Variable overhead costs
Variable costs are directly affected by the business activities and quantities produced. As the production volumes increase, so do the variable overhead costs. These include, for example, indirect material and labor costs, shipping, etc.
Learn about inventory forecasting in our blog.
Semi-variable costs have a mix of fixed and variable cost characteristics. Generally, there is a fixed cost level defined for a specific quantity of products. However, when the production goes beyond that level, costs start incurring at a variable rate. A good example of that is overtime salary payments.
How to calculate manufacturing overhead cost
Step 1. Calculate the total manufacturing overhead cost
To determine total manufacturing overhead cost, you need to add up all of the overhead costs incurred during a specific period.
Let’s understand it with an example.
Assume that Company XYZ produced a total of 10,000 units during 2020. Following is the overhead expense breakdown for the year 2020:
|Expense type||Amount ($)|
As you see on a breakdown, the total of all overhead costs is USD 20,500.
Step 2. Determine the manufacturing overhead cost per unit
To find the overhead unit cost, you should divide the total amount of manufacturing overhead costs by the number of units produced during the same period.
Following the case mentioned above, we should divide USD 20,500 by 10,000 to find the production overhead cost per unit. Performing this calculation, we get that the price is USD 2.05 per unit. So, for each unit produced, Company XYZ spends $2.05 on manufacturing overheads.
The importance of manufacturing overhead cost allocation
Like all other expenses, overheads have a direct impact on a company’s financial statements and profits. So, continuous tracking and accurate allocations of those expenses are crucial for successful business operations and profitable outcomes. Those are of enormous importance when it comes to pricing decisions, budgeting, efficiency and effectiveness controls, etc.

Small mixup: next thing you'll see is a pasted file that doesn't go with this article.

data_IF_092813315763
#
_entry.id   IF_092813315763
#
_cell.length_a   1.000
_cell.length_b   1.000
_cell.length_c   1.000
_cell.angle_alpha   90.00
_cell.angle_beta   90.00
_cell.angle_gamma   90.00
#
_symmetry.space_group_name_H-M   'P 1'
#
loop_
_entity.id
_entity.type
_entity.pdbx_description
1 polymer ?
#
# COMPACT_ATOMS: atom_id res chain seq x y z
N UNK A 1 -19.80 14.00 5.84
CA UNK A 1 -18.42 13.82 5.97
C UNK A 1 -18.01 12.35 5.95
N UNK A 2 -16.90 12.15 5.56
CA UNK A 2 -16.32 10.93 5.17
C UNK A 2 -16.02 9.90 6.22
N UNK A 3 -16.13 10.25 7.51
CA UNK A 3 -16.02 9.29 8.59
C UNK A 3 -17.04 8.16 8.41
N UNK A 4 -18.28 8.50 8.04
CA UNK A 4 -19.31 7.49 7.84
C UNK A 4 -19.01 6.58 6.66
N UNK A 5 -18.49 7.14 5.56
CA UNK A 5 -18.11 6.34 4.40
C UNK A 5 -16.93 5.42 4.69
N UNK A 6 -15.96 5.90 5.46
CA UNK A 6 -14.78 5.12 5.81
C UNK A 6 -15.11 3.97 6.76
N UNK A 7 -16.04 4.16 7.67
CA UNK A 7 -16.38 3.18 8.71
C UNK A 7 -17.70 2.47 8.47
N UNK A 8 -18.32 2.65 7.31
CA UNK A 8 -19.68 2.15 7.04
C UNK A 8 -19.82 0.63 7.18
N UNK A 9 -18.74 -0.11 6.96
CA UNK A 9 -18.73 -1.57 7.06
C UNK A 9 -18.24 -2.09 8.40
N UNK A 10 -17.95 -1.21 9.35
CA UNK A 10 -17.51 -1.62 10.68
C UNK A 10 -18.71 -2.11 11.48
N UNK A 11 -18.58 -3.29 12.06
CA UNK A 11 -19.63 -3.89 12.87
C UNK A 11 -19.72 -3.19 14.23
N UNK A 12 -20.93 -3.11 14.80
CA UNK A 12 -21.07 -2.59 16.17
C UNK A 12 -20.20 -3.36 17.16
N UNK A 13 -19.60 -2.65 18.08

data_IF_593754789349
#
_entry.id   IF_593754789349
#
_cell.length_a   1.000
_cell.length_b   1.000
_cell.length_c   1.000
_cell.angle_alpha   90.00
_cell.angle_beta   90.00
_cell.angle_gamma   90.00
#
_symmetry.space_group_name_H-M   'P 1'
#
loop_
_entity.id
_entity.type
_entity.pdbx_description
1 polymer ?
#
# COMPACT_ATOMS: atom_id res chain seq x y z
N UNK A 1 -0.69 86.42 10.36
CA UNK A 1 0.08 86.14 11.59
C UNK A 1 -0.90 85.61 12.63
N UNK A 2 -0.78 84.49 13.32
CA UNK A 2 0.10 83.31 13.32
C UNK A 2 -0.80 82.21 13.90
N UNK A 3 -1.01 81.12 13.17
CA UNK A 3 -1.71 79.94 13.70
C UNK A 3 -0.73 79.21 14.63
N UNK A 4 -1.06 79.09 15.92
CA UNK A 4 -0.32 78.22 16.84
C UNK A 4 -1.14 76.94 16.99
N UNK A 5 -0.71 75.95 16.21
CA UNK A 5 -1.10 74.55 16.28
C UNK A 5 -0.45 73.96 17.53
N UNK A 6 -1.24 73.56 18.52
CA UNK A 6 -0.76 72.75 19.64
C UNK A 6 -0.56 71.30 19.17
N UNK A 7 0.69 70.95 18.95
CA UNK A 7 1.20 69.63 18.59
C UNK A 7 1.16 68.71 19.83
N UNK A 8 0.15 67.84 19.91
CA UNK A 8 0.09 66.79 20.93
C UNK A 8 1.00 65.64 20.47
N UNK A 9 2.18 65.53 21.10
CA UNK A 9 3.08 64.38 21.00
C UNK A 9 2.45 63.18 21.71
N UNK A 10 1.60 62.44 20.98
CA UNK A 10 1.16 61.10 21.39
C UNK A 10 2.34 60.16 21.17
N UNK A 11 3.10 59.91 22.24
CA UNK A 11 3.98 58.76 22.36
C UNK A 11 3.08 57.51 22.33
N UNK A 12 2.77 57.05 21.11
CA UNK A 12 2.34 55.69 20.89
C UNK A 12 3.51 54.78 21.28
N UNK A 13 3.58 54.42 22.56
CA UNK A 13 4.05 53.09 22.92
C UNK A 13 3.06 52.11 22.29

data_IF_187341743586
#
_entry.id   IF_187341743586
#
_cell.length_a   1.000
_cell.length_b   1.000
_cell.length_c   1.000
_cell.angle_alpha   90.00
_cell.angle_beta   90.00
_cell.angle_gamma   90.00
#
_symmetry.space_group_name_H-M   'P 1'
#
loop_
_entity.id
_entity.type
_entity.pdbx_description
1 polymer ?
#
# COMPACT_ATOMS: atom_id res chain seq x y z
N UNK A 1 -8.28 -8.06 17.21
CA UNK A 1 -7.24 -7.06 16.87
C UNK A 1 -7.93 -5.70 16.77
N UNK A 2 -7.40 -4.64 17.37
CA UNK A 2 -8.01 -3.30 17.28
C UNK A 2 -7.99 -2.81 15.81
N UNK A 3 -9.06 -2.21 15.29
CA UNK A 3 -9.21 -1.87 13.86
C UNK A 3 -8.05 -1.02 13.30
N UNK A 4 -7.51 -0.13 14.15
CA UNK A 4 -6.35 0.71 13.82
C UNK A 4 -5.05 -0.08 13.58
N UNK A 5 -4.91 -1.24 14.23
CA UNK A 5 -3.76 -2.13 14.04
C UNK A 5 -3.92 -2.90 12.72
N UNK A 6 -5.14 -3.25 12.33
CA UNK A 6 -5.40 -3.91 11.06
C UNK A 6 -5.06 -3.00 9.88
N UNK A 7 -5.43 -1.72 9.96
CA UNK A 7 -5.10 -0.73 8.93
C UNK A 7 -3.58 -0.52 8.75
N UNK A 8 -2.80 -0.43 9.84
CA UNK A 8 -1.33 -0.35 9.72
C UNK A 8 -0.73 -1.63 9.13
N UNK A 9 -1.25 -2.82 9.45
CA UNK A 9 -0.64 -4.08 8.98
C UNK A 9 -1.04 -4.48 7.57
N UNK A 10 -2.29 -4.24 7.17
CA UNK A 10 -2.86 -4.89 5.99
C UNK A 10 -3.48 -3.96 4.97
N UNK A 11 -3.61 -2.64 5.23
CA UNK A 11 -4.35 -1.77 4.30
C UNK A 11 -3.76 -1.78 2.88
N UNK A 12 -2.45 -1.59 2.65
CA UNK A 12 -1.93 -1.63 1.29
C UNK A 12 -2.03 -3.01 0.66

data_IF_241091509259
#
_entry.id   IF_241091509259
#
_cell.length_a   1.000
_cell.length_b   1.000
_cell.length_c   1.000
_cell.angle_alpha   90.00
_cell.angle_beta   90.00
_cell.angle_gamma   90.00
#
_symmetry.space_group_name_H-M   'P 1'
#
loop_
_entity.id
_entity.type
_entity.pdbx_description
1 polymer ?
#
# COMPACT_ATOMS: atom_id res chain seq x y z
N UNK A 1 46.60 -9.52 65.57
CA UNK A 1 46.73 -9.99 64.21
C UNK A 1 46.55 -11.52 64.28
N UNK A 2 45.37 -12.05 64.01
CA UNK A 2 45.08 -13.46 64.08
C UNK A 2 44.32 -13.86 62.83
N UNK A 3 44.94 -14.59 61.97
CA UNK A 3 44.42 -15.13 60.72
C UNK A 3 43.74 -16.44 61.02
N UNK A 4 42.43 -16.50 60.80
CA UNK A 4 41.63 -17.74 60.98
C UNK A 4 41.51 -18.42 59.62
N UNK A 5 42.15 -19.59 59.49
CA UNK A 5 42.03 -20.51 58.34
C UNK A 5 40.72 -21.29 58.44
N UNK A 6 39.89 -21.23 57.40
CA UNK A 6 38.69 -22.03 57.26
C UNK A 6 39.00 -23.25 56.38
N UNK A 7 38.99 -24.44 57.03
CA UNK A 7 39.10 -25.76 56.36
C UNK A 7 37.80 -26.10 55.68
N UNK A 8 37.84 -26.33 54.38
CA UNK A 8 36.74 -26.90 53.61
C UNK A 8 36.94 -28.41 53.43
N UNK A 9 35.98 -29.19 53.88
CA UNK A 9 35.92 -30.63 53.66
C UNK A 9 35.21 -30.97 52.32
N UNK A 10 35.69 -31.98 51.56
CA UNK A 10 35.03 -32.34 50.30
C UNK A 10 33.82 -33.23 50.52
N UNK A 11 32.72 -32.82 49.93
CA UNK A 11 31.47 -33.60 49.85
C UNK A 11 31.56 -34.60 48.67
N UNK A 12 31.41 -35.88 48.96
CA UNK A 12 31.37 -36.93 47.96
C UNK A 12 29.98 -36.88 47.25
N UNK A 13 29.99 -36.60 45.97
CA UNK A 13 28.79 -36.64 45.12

The regular tracking of production overheads sets proper monitoring over manufacturing productivity. It is a measure that estimates the effectiveness of production inputs in relation to the levels of outputs. Therefore, businesses can use this analysis to control the percentage of revenue that goes into the production overhead costs.
Overall, this figure is an indicator of the performance of business operations. If the ratio is low, it means that the business effectively utilizes resources. Therefore, the opposite means ineffective spendings and is a warning that business and supply chain processes should be reviewed.
To sum up
Manufacturing overhead costs are an unavoidable part of running a production. Therefore, those costs should be under constant review and control to ensure that manufacturing processes are effective and no unnecessarily high expenses occur. It is always important to remember that cost management is a crucial part of business health and success.